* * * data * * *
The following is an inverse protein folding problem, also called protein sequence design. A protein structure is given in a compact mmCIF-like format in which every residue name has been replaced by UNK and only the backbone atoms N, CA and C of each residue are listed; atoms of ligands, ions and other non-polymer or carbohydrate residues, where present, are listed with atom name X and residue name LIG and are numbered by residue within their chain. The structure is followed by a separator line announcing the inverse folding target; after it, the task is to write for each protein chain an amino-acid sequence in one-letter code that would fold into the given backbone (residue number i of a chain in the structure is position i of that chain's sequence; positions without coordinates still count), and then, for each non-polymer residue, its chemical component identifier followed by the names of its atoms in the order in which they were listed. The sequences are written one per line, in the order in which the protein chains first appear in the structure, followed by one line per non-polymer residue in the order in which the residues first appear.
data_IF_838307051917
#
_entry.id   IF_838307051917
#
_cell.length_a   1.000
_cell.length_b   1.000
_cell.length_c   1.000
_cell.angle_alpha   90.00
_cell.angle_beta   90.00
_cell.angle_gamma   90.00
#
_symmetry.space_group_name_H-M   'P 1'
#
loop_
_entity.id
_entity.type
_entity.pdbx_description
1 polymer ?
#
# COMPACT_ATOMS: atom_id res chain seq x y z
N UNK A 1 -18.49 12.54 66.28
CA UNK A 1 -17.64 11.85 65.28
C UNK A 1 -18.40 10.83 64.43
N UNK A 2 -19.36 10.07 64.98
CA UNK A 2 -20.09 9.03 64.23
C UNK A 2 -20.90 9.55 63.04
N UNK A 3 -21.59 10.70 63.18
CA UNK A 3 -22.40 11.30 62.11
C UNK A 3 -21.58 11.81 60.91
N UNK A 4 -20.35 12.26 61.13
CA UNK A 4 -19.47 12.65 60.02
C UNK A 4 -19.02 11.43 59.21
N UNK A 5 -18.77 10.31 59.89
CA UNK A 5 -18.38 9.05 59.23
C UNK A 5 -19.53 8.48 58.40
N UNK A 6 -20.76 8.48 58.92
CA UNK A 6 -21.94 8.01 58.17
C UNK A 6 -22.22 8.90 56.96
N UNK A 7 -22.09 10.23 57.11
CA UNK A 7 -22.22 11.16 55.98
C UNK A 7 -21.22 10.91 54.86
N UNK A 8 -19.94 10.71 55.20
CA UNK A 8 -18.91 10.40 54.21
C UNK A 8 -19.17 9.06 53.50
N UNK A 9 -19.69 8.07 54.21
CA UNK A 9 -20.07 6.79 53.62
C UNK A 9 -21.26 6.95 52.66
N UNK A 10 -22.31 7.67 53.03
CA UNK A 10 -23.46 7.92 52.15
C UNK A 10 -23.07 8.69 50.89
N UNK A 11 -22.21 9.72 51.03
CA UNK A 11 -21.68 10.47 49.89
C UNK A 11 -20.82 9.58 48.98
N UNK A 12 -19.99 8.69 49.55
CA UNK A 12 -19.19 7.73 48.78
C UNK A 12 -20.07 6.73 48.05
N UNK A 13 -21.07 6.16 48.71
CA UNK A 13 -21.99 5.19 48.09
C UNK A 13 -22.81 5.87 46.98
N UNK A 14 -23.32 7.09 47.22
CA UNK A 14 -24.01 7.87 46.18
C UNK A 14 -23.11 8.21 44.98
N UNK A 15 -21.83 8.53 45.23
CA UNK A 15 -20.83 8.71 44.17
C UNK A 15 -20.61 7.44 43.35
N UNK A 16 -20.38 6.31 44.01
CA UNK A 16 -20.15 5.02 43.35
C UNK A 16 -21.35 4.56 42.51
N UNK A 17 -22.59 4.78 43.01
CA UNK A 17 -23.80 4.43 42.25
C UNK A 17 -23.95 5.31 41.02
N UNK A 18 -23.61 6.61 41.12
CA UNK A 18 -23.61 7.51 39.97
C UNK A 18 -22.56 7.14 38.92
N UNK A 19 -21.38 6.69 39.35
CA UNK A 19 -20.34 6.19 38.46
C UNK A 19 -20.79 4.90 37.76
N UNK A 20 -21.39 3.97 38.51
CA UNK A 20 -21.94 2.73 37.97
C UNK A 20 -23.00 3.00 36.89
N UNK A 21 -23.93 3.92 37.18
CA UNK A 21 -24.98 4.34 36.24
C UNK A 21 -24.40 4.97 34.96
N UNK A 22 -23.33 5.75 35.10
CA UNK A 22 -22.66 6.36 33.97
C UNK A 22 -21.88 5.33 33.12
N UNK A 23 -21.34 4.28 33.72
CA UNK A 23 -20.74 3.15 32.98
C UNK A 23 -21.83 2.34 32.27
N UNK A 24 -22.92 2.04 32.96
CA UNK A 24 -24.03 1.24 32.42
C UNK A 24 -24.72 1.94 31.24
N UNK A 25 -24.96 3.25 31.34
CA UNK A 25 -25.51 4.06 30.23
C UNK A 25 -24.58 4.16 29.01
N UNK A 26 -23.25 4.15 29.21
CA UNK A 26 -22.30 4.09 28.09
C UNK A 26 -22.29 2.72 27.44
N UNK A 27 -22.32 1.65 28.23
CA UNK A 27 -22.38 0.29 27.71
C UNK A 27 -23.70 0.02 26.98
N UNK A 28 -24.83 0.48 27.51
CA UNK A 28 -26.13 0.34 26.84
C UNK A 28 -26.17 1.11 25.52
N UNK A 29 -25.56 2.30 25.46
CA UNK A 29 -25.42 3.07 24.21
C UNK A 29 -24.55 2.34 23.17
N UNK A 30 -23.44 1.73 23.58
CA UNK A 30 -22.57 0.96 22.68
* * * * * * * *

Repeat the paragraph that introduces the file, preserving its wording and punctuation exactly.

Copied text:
The following is an inverse protein folding problem, also called protein sequence design. A protein structure is given in a compact mmCIF-like format in which every residue name has been replaced by UNK and only the backbone atoms N, CA and C of each residue are listed; atoms of ligands, ions and other non-polymer or carbohydrate residues, where present, are listed with atom name X and residue name LIG and are numbered by residue within their chain. The structure is followed by a separator line announcing the inverse folding target; after it, the task is to write for each protein chain an amino-acid sequence in one-letter code that would fold into the given backbone (residue number i of a chain in the structure is position i of that chain's sequence; positions without coordinates still count), and then, for each non-polymer residue, its chemical component identifier followed by the names of its atoms in the order in which they were listed. The sequences are written one per line, in the order in which the protein chains first appear in the structure, followed by one line per non-polymer residue in the order in which the residues first appear.